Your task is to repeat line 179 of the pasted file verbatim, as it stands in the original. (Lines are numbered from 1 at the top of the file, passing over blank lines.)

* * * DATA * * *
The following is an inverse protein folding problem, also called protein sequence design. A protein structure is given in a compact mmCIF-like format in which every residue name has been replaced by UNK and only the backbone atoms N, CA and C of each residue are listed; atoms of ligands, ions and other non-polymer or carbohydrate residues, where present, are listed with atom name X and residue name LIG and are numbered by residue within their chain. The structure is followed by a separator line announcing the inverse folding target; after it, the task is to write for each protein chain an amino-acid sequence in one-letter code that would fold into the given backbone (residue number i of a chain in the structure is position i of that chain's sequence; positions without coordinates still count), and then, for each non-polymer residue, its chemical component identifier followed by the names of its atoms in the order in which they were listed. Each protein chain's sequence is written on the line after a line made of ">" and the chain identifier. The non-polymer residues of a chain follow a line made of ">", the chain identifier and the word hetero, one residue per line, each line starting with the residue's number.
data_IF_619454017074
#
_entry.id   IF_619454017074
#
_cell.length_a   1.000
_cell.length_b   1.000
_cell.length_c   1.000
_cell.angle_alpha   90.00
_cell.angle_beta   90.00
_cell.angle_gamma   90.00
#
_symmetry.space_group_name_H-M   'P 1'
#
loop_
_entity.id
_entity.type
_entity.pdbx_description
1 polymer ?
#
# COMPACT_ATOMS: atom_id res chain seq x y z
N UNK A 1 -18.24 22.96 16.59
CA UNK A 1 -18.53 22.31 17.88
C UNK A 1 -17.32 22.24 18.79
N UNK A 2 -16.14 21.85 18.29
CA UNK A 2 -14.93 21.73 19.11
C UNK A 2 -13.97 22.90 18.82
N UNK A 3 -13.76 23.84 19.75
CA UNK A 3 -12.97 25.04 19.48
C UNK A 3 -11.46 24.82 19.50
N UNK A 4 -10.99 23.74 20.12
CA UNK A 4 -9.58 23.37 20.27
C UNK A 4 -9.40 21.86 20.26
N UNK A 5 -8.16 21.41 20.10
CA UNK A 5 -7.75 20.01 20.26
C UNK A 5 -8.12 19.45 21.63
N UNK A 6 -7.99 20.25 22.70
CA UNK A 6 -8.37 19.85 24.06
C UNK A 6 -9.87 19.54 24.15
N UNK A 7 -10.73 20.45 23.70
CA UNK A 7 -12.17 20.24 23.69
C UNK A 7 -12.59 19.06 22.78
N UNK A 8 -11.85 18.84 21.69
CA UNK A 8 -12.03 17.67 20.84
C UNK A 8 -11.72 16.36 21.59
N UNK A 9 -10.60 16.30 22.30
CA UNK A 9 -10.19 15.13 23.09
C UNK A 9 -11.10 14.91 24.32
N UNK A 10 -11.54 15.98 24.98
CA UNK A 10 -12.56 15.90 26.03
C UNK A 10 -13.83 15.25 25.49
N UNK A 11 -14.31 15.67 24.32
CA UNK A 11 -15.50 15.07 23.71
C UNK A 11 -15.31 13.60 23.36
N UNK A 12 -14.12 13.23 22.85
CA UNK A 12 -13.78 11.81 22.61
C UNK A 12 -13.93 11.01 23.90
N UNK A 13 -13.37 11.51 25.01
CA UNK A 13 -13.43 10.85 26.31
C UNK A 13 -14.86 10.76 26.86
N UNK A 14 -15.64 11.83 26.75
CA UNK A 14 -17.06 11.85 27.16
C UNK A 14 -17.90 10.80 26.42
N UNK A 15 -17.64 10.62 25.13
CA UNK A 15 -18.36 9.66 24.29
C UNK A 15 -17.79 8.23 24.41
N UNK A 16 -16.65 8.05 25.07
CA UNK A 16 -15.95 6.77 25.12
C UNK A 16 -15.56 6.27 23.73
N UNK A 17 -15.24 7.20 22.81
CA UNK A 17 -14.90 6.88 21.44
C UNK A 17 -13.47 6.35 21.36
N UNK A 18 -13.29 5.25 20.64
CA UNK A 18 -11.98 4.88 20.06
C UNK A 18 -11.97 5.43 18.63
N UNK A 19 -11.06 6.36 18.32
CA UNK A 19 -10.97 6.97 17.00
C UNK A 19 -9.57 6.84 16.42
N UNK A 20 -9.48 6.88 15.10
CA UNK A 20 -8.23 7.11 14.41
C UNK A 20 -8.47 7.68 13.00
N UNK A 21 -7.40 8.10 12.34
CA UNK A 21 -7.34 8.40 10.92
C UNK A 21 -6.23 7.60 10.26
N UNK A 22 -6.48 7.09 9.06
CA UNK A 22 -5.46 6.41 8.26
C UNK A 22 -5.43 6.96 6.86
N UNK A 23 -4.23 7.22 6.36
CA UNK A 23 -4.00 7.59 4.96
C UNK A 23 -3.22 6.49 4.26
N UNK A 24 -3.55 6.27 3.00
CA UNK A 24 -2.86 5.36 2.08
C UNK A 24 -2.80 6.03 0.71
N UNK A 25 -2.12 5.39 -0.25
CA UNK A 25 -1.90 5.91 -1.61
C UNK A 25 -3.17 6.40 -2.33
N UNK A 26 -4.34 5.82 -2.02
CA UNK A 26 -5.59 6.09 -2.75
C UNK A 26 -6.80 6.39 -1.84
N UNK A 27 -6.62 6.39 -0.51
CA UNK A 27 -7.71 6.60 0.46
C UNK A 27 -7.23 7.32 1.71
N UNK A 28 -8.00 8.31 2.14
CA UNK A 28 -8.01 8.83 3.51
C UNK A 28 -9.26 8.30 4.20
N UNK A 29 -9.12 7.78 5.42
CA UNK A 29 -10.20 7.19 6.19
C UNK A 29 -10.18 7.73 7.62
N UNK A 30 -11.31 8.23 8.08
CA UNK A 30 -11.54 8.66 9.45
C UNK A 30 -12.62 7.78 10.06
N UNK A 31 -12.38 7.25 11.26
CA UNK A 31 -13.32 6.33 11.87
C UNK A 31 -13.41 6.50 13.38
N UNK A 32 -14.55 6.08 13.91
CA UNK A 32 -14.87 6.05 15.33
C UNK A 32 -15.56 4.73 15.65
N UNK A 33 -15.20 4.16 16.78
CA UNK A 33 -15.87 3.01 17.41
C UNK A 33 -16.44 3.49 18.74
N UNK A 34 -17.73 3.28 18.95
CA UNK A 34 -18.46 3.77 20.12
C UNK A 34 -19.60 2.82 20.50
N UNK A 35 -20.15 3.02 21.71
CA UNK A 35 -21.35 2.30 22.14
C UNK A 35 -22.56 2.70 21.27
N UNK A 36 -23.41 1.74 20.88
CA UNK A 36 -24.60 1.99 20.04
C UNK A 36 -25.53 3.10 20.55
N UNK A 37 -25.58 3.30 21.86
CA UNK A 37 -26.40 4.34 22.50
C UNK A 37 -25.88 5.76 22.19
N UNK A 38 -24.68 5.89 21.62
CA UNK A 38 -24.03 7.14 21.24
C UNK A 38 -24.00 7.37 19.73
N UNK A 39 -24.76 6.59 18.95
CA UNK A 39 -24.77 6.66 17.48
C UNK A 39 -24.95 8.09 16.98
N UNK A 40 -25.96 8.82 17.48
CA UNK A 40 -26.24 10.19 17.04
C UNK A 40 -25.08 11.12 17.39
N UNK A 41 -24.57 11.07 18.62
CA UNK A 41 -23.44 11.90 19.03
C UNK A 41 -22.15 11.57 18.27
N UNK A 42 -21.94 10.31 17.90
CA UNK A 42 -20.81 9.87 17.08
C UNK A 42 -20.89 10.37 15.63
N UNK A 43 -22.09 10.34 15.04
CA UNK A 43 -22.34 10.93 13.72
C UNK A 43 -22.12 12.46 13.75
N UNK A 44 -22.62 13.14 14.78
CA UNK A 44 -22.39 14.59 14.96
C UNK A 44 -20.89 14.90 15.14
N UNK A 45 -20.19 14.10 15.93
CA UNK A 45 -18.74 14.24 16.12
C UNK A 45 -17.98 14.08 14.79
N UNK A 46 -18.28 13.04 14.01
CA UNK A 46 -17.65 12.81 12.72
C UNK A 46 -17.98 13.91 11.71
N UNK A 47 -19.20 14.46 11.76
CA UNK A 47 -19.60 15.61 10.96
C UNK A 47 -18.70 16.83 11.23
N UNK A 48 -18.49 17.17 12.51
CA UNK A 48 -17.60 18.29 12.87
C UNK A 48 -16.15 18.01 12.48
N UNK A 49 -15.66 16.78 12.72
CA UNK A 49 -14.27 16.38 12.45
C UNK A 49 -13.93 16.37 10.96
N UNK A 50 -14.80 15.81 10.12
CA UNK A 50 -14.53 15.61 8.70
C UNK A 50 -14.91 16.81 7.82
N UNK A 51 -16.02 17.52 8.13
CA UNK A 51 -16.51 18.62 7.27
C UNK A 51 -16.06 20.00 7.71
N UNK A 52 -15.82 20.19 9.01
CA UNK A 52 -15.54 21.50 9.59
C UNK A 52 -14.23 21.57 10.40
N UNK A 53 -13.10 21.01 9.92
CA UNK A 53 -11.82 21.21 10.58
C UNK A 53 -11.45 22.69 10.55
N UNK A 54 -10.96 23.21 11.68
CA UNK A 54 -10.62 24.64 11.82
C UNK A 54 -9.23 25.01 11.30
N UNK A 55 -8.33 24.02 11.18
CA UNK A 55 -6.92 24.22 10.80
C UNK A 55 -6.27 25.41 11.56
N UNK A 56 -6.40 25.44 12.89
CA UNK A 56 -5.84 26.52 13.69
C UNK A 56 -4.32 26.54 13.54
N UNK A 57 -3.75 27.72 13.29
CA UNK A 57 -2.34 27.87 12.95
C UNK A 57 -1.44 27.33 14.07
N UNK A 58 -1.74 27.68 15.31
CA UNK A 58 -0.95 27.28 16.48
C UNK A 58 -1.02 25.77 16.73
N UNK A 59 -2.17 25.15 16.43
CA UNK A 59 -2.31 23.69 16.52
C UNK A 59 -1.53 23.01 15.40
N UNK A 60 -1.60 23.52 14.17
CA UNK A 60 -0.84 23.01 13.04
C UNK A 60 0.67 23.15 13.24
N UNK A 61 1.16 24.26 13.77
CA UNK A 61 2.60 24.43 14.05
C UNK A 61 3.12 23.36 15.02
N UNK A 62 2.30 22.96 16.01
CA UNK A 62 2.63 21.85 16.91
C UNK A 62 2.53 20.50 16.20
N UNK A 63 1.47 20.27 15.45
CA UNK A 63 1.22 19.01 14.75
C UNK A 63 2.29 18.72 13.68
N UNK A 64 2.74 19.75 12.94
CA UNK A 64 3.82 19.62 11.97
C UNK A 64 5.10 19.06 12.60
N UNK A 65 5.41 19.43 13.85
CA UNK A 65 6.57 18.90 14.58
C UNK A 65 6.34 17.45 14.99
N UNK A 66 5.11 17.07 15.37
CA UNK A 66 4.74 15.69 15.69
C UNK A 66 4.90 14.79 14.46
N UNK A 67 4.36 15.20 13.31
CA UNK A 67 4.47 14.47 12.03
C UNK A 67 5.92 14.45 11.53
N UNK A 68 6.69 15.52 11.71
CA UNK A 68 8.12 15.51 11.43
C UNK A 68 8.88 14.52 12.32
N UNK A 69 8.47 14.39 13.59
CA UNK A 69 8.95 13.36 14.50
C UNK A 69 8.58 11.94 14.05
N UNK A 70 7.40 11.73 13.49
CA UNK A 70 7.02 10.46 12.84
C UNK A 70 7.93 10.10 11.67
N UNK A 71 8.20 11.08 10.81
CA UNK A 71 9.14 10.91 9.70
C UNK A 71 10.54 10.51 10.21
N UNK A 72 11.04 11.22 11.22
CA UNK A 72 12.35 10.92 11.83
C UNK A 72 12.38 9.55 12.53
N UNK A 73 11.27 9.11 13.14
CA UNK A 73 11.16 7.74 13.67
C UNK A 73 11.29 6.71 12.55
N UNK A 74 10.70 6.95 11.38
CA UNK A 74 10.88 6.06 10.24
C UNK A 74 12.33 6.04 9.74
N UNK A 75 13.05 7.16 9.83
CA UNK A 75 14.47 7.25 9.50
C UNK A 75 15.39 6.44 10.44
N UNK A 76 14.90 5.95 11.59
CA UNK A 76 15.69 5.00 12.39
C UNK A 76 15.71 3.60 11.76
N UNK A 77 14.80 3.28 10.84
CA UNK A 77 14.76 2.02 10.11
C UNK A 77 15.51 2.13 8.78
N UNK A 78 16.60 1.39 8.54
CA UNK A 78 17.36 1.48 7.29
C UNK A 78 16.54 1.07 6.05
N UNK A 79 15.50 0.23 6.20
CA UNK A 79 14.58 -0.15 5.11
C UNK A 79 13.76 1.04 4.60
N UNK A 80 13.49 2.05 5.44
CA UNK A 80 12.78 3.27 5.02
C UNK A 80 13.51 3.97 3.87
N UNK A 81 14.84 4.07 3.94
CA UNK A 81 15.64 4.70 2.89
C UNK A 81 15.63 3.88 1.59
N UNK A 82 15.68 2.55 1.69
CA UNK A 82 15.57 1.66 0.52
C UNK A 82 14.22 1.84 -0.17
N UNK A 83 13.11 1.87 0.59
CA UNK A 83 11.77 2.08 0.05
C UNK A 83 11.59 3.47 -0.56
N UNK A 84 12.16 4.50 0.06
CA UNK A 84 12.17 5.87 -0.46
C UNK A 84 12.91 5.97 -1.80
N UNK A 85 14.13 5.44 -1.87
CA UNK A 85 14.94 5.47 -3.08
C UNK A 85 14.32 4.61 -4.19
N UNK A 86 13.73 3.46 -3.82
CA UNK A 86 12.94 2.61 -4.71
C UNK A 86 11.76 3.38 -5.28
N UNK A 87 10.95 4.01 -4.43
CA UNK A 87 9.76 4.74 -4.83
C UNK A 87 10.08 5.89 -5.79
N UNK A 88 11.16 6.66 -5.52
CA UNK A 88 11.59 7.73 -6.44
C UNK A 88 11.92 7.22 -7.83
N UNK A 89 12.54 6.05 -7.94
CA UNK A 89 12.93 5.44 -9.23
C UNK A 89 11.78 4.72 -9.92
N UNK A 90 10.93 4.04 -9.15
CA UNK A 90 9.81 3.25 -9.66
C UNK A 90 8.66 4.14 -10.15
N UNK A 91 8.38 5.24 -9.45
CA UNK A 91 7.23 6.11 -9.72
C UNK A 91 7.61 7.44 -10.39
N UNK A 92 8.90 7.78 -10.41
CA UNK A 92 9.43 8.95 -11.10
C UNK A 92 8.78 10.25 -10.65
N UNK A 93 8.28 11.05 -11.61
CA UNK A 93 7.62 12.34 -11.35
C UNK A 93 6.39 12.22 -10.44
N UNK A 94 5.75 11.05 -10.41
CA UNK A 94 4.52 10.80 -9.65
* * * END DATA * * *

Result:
CA UNK A 53 -11.82 21.21 10.58